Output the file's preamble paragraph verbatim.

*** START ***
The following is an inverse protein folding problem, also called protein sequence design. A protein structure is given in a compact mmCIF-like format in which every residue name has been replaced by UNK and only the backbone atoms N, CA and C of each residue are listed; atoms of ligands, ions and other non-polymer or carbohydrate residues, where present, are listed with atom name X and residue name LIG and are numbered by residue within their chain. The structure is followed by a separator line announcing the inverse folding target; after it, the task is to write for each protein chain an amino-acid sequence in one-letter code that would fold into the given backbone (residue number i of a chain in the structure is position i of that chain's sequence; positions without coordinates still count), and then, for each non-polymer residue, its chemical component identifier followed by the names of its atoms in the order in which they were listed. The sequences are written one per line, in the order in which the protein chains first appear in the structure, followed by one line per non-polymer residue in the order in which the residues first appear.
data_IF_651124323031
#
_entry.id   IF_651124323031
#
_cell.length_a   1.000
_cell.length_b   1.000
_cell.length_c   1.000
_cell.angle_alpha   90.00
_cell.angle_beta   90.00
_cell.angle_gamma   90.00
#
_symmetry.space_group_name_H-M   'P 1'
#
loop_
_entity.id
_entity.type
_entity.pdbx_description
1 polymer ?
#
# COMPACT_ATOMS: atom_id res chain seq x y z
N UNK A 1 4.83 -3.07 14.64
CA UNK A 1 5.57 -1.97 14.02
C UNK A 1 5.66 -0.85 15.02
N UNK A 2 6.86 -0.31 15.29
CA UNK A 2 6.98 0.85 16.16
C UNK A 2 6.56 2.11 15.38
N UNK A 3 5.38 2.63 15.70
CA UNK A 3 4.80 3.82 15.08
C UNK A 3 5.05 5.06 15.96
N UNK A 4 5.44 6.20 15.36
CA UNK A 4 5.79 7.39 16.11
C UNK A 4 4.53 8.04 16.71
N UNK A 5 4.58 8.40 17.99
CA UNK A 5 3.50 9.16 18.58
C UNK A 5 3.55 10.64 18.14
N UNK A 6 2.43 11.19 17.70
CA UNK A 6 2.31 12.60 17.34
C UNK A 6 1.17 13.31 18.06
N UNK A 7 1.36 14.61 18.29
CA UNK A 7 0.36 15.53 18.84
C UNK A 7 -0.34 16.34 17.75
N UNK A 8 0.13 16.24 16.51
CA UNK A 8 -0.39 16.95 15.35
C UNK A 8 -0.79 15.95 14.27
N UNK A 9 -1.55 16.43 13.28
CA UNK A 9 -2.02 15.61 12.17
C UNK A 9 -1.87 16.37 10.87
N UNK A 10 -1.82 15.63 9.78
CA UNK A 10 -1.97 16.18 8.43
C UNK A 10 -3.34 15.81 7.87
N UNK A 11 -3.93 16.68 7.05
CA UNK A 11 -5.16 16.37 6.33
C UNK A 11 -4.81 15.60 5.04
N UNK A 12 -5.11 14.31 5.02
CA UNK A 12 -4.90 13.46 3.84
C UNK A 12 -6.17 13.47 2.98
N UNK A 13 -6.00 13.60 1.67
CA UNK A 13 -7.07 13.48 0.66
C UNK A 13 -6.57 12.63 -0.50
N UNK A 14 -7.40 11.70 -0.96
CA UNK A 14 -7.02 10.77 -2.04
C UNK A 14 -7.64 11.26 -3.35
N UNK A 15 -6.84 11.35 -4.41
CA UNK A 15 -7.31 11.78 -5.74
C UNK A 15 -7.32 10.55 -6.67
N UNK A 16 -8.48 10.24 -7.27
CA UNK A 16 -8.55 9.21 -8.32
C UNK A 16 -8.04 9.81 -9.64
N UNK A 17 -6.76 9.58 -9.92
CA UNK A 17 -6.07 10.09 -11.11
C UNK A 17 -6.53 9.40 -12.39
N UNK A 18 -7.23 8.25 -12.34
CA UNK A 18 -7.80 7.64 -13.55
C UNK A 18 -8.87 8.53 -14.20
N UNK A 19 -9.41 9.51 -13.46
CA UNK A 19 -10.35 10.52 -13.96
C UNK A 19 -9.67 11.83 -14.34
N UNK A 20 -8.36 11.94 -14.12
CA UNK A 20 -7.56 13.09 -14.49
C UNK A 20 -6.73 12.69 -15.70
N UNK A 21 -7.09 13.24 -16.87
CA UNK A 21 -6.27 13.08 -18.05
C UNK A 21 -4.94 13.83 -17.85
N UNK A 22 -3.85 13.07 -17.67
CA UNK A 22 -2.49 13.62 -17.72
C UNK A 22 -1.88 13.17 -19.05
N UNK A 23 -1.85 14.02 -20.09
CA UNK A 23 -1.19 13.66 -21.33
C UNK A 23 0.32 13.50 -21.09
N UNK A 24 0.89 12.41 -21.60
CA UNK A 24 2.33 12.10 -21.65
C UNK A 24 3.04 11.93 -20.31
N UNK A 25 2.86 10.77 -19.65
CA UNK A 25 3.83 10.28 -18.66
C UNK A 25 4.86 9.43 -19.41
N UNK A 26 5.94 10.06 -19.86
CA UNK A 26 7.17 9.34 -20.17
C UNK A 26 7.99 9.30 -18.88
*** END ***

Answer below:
The following is an inverse protein folding problem, also called protein sequence design. A protein structure is given in a compact mmCIF-like format in which every residue name has been replaced by UNK and only the backbone atoms N, CA and C of each residue are listed; atoms of ligands, ions and other non-polymer or carbohydrate residues, where present, are listed with atom name X and residue name LIG and are numbered by residue within their chain. The structure is followed by a separator line announcing the inverse folding target; after it, the task is to write for each protein chain an amino-acid sequence in one-letter code that would fold into the given backbone (residue number i of a chain in the structure is position i of that chain's sequence; positions without coordinates still count), and then, for each non-polymer residue, its chemical component identifier followed by the names of its atoms in the order in which they were listed. The sequences are written one per line, in the order in which the protein chains first appear in the structure, followed by one line per non-polymer residue in the order in which the residues first appear.